Although the only U.S.-approved adjuvant is alum-based, others -- such as squalene - have been developed and used on laboratory animals..and experimentally on humans in government-approved tests. Adjuvants act to rev up the immune arsenals, so they have been of special interest, for example, in searching for a way to deal with HIV. 

A drawback of adjuvants, however (and a matter of concern and debate within scientific and medical circles for years), is that they can trigger immune responses that go out of control or generate immune reactions that attack the patient from within. Notwithstanding the debate, science has determined that only in the most advanced and careful experimental tests may adjuvants such as squalene and a related polymer compound known as squalane -- be used on human guinea pigs. 

Except for work with a few cutting edge pharmaceuticals (and then only with approval from federal authorities), only government agencies are involved in human experimental tests using adjuvants.
Agencies authorized to conduct human experiments include the National Institutes  of Health Infectious Diseases and Allergy Center and the Walter Reed Army Medical Center, to name but two. In fact, the NIH and the Walter Reed facilities have been experimenting since at least the late eighties with immunizations that might combat the terrible scourge of HIV. Typically, the
experimental "immunizations" are mixed with adjuvants - like alum, squalene and squalane liquids - to provide a boost to the experimental vaccines. 

When the theory first was raised one of the immunizations and an adjuvant could be gulf-war sickness, the mIlitary said it was impossible - as did medical authorities at the VA and civilians 
at the White House. But, curiously, the military commissioned a study to review adjuvants disease, which supposedly does not exist, and immunizations. The results were released in March 1996 - six months after Koenigsberg testified before the President's Advisory committee. In this report, prepared by the U.S Army Medical Research and Material Command, or USAMRMC, the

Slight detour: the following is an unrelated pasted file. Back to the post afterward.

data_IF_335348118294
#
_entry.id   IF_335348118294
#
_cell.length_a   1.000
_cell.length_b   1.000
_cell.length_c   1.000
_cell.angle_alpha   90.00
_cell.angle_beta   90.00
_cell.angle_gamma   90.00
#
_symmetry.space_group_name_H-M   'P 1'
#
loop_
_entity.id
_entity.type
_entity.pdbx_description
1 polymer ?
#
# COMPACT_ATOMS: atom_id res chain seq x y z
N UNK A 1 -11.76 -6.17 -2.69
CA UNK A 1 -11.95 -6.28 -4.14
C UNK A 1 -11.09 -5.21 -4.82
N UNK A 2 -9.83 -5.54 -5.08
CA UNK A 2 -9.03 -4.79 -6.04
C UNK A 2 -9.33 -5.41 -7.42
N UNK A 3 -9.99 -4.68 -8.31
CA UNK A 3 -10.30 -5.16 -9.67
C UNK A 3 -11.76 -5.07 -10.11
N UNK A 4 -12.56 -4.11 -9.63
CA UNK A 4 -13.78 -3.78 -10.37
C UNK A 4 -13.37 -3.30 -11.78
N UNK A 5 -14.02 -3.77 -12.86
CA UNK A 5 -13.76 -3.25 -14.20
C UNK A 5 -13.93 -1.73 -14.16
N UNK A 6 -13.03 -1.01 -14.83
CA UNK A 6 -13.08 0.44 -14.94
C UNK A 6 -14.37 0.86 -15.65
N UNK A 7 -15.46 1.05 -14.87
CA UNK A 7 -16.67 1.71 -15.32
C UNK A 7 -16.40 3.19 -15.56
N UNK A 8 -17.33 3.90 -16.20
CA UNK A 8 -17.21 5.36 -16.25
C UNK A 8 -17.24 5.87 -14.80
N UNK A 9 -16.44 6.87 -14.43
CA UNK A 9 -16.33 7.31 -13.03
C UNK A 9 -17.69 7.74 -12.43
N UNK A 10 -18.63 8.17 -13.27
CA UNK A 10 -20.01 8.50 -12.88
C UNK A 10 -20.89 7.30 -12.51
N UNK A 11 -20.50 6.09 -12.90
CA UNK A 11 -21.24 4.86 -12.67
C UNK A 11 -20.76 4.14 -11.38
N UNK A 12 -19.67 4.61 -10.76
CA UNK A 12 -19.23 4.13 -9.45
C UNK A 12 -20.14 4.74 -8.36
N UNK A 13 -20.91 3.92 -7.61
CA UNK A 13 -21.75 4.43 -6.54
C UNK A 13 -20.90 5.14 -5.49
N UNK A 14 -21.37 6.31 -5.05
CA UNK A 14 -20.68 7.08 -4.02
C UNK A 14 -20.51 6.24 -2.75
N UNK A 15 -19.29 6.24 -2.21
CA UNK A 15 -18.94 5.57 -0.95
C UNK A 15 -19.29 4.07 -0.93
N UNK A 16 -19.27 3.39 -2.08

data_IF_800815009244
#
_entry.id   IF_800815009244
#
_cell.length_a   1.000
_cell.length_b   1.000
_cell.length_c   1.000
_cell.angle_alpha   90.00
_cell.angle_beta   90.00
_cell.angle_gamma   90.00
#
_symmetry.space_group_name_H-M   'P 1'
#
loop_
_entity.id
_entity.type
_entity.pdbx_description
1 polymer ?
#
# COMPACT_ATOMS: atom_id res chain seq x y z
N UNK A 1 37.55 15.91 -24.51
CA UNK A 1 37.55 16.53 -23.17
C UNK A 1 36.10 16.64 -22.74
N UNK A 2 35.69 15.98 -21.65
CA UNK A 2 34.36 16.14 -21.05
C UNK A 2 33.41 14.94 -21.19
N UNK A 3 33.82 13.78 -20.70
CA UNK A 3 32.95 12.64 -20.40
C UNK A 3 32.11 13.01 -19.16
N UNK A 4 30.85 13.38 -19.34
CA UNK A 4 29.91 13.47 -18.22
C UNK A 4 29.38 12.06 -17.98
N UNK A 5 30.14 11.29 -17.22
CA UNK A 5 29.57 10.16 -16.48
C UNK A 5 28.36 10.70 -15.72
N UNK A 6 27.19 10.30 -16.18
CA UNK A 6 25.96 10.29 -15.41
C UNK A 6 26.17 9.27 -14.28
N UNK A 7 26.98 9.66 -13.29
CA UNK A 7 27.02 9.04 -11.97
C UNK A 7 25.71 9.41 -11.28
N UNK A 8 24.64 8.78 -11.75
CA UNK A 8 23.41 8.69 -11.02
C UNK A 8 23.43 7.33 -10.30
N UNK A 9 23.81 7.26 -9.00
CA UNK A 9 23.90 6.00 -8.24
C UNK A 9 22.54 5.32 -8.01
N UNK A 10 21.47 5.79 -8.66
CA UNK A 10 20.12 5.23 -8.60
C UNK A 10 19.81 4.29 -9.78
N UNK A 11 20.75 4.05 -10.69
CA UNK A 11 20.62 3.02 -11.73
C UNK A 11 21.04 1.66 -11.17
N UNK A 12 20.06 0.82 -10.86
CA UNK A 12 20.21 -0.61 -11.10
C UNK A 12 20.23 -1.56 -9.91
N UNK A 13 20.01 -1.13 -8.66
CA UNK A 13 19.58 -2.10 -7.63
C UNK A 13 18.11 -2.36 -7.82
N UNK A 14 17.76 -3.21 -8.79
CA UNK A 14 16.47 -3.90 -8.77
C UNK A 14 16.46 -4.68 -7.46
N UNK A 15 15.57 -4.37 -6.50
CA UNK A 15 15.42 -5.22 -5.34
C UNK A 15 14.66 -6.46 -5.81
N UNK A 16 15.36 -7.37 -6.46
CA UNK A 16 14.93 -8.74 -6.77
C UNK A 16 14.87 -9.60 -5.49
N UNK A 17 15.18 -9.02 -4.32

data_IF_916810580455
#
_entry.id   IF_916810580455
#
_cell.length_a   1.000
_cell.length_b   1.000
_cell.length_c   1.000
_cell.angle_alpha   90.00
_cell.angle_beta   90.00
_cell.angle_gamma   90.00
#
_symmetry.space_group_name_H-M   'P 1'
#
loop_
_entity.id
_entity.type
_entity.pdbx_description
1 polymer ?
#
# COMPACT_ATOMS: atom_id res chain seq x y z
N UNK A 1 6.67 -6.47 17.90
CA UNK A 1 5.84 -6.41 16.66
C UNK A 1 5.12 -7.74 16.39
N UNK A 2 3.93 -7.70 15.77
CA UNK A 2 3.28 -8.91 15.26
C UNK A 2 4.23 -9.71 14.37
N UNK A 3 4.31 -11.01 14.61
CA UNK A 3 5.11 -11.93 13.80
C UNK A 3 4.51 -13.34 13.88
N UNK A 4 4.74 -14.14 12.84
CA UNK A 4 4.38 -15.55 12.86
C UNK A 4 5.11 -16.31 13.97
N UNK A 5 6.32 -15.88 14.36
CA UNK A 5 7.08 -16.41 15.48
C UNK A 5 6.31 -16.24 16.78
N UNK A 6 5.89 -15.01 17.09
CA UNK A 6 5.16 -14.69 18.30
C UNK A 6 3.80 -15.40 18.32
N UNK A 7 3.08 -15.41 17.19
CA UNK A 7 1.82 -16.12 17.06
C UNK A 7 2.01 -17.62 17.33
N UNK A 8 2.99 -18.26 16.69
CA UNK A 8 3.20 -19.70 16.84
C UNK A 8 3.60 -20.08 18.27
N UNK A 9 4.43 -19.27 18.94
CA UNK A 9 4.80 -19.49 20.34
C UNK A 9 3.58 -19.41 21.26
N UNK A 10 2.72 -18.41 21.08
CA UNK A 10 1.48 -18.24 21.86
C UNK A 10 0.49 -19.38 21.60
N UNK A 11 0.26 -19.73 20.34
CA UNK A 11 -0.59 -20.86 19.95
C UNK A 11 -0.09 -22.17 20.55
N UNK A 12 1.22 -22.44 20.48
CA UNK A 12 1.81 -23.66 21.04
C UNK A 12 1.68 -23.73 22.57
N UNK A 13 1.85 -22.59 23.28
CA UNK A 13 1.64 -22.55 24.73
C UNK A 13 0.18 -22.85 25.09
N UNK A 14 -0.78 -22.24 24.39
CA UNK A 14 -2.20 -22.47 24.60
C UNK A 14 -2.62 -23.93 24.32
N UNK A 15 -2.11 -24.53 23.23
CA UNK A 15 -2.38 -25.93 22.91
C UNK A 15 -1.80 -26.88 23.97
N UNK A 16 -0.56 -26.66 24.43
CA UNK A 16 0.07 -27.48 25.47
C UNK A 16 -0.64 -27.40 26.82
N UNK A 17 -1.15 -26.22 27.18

"investigation team" concluded that the only vaccines and immunizations administered to soldiers were publicly known and were alum-based, that nothing but alum was used as an adjuvant and, therefore, the theory was faulty. 

"The basic hypothesis and supporting evidence presented ... are flawed or inaccurate. Available information strongly argues against (this) hypothesis: 

   1.All vaccines used during the GW have a long history of 
      safety  and all, except Bot-tox which  was used under an 
      IND, were licensed by the FDA at the time of the Gulf War. 

   2.Since the standard immunization series is given to individuals 
      in basic and advanced training, only a relatively small
     number   of additional vaccines were given during deployment 
     to the Persian Gulf, and the previous use of these vaccines has 
     not resulted in problems similar to those reported by GW 
     veteran's. 

   3.All vaccine lots are individually licensed for safety and 
     efficiency. The vaccines used, therefore, are unlikely to be 
     contaminated or of low quality. 

   4.The only adjuvant used in the vaccines given to GW 
      personnel was alum. Alum is an FDA-approved adjuvant
      with a long history of safety. It has been given to millions of 
      people world-wide without significant problems. No 
      experimental adjuvants were used by the  military. 
   
   5.There are no reports of alum causing HAD [Human 
     Adjuvants Disease] or any other chronic disease. 

   6.There are no reports of chronic inflammatory responses at the 
      sites of immunization with vaccines containing alum as would  
      be expected if HAD were to occur 

   7.Several recent studies (13 reports to date) have failed to 
     show any association between silicone-gel implants and 
     increased incidence of connective tissue disease. There is little
     supporting evidence, other than anecdotal reports, that 
     silicone-gel implants cause an increase in connective tissue 
     diseases or HAD." 

The last item - No. 7- refers to theories advanced by several scientists including Asa, that symptoms experienced by gulf-war veterans appear strikingly similar to those experienced by women who have had breast augmentation with silicone-gel implants. Autoimmune-type illnesses have been reported but contested at higher rates in women with breast implants than those without silicone-gel augmentation. 

The theoretical connection is simple. Silicone possesses adjuvant like qualities and thus could be causing or at least contributing to illnesses reported by women with breast implants.